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Showing posts from July, 2013

Career Offenders Convicted of Crack Offenses Are Not Eligible for a Sentence Reduction Pursuant to 18 U.S.C. § 3582(c) if the District Court Granted a Downward Departure Under U.S.S.G. § 4A1.3 at Sentencing

In United States v. Flemming, No. 12-1118, the Third Circuit held that crack defendants who were designated as career offenders, but were granted downward departures from their career offender status pursuant to U.S.S.G. § 4A1.3, are not entitled to a sentence reduction under 18 U.S.C. § 3582(c).

Flemming’s crack guideline range was 92 to 115 months imprisonment under U.S.S.G. § 2D1.1. Due to his designation as a career offender under U.S.S.G. § 4B1.1(a), however, his resultant guideline range became 262 to 327 months. The district court found that the career offender guideline overstated Flemming’s criminal history and granted a downward departure pursuant to U.S.S.G. § 4A1.3, finding that the crack guideline range of 92 to 115 months was more appropriate. The court ultimately sentenced Flemming to 175 months - 115 months for the crack offense, and a consecutive 60 month sentence for his 18 U.S.C. § 924(c) conviction. The district court reduced Flemming’s sentence under Amendme…

Court Finds Longest Insider-Trading Sentence Ever Imposed Reasonable (and rejects other sentencing challenges)

In United States v. Kluger, No. 12-2701 (July 9, 2013), the Court addressed numerous challenges to Kluger’s mid-range, 144-month sentence, "a term thought to be the longest insider trading sentence ever imposed." Kluger, a law student, and then lawyer for five different securities law firms over the course of his career, was the source of tips for a three-man insider-trading scheme that spanned seventeen-years, "and, so far as is known, constituted the longest such scheme in United States history." The Court rejected Kluger’s complaints about the calculation of his Guidelines range, purported procedural errors in his sentencing, and the procedural and substantive reasonableness of his lengthy term of imprisonment.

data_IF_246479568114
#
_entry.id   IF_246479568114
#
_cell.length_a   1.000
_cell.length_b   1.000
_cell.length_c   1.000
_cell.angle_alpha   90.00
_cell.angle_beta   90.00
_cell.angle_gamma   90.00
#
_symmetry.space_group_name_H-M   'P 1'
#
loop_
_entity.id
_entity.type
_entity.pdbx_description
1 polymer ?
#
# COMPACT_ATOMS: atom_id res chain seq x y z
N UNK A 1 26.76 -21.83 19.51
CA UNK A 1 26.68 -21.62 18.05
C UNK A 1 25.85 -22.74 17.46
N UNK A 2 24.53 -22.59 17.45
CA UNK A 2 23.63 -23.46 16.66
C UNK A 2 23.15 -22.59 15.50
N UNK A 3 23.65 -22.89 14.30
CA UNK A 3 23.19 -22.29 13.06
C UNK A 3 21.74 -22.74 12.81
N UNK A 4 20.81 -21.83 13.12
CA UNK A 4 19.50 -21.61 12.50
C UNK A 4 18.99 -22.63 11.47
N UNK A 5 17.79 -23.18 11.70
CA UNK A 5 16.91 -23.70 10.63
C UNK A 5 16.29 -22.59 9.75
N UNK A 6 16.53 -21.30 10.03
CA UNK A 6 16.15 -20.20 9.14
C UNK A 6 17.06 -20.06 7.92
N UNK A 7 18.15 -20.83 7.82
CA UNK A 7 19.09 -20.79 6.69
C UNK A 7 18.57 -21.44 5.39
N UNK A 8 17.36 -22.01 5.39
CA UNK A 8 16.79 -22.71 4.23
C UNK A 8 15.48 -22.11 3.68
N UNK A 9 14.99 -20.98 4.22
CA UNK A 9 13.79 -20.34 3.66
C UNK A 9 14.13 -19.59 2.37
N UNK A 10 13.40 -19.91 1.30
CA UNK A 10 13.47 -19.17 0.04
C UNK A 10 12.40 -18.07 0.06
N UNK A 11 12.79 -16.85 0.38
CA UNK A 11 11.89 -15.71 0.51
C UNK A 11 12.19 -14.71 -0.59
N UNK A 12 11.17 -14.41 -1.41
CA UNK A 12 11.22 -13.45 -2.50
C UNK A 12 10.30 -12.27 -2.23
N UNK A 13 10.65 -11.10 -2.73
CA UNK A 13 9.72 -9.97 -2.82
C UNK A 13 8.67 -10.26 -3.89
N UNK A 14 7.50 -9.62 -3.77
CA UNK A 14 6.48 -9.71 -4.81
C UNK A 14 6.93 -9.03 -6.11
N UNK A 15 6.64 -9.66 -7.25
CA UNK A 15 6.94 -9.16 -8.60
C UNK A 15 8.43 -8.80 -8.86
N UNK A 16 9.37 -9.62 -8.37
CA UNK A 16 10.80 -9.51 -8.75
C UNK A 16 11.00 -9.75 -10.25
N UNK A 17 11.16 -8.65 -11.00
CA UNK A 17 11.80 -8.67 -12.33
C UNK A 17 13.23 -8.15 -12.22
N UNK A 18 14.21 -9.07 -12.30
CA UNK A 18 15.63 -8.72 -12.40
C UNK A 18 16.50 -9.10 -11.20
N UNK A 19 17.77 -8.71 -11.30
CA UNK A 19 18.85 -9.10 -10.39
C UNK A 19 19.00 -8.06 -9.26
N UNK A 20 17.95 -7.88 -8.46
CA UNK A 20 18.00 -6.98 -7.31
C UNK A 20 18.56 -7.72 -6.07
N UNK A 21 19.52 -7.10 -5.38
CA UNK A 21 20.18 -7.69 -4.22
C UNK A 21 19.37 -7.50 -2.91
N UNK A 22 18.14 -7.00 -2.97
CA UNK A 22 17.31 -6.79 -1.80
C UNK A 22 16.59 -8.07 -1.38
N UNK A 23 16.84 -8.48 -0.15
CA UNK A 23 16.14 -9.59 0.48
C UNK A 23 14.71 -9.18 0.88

Guidelines calculation: Under § 2B1.4, the district court attributed all of the scheme’s monetary gain (nearly $50 million) to Kluger, even though his share of the profits was far less than that of one of his co-defendants. Kluger and both of his co-def…

Under The Speedy Trial Act, The Trial Clock Remains Tolled In The Time Period Between a Competency Evaluation and a Court's Final Determination of Competency.

In a matter of first impression, the Third Circuit held that the time statutorily excludable under the Speedy Trial Act (18 U.S.C. §3161(h)(1)(A)) for a competency evaluation extends past the actual examination and continues until the court has made a final determination concerning a defendant’s competency.  U.S. v. Graves, No. 12-2688,  (3d Cir. June 21, 2013)

    Appellant Lee Graves was arraigned on March 2, 2011 on one count of possession of cocaine with intent to distribute, in violation of 18 U.S.C. §841and §846.  At the arraignment hearing, held on March 31, 2011, a magistrate judge ordered a competency evaluation pursuant to 18 U.S.C. §4241(b).   Although the trial had been scheduled to start on June 3, 2011, the Bureau of Prisons (“BOP”) did not complete an evaluation report until June 22, 2011.  The report was mailed on June 28, 2011 and received, at the earliest, by the court on July 7, 2011.  A status hearing was held on September 21, 2011, during which the District Court…